Comparing Traditional And Turbo Espresso

Texture Differences

When comparing traditional and turbo espresso shots, a key difference lies in the texture of the coffee drink.

Traditional espresso produces a rich, thick texture that many know and love. On the other hand, turbo espresso shots yield a thinner texture with a less satisfying mouthfeel. While both beverages can be considered espresso, the differences in textures are pronounced, meaning the taste preferences of the individual need to be considered.

Flavor Profile

In terms of flavor, traditional espresso typically has a complexity that can sometimes mask the specific notes of a coffee.

However, turbo espresso shots bring out more vibrant and defined flavors in the cup. This can particularly appeal to those who enjoy drinking straight black espresso, as the turbo shot provides a more pronounced and defined coffee experience.

Impact On Milk Beverages

For those who enjoy adding milk to their espresso-based beverages, it is important to consider the impact of the espresso shot on the final drink.

With its thicker texture, traditional espresso often mixes better with milk to create a smoother and creamier drink.


While some may argue that turbo shots provide a similar extraction and can be paired with milk, the thinner texture found in turbo espresso may not be as enjoyable when combined with milk and other products.

Therefore, those who consume milk-based espresso drinks might prefer sticking to traditional espresso shots.

Final Thought

While the turbo shot may not be everyone’s favorite as a standalone brewing method, it has inspired innovation and encouraged a more open-minded approach to espresso-making.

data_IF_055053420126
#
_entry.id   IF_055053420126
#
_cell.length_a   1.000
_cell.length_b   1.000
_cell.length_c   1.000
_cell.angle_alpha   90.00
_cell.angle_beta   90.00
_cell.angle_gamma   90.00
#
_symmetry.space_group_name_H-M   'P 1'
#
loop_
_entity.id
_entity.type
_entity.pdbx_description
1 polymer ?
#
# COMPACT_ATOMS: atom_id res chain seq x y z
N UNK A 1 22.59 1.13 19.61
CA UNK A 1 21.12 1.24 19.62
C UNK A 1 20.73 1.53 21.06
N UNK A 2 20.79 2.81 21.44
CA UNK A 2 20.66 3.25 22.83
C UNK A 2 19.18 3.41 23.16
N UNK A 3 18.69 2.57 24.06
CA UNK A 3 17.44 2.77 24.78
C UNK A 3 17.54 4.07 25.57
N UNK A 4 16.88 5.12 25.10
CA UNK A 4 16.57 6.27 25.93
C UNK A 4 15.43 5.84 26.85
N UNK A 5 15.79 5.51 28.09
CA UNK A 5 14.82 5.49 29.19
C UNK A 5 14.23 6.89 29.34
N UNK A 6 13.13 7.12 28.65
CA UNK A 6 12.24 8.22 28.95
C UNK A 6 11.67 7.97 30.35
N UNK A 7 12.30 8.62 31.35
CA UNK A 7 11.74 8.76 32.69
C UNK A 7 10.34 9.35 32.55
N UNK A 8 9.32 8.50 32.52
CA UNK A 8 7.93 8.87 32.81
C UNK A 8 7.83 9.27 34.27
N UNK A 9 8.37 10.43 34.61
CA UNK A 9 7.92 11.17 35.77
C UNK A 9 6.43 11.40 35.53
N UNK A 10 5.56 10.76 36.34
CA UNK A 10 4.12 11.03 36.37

By adjusting various parameters, such as grind size and shot time, coffee enthusiasts can find their recipe that perfectly balances texture, intensity, and extraction, creating a personalized espresso experience.

As I mentioned earlier, using a coarser grind with a faster flow rate and a longer shot can lead to a more even extraction for a more vibrant and tasty espresso shot. However, there will be a sacrifice with the texture.

Nevertheless, if that’s what you’d prefer, you can try tweaking the variables to achieve a more textural and intense espresso shot with an even higher extraction yield.


What Is A Dunkin’ Donuts Turbo Shot?

A Dunkin’ Donuts turbo shot is an extra shot of espresso added to any Dunkin’ drink to increase its caffeine content. It adds approximately 118mg of caffeine to drinks and is designed for those who need an extra caffeine boost. It’s not the same as the turbo shot discussed in this article.


[1] Systematically Improving Espresso: Insights from Mathematical Modeling and Experiment – https://www.cell.com/matter/fulltext/S2590-2385(19)30410-2

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Chris Clark

Chris Clark is the co-founder and chief content editor of BrewCoffeeHome.com. With a passion for all things java, Chris has been a coffee blogger for the past 3 years and shares his expertise in coffee brewing with the readers. He's a hands-on expert, loves testing coffee equipment, and has written most of the in-depth reviews featured on the site. When he's not whipping up delicious drinks or experimenting with the latest coffee gadgets, Chris is exploring the local cafe.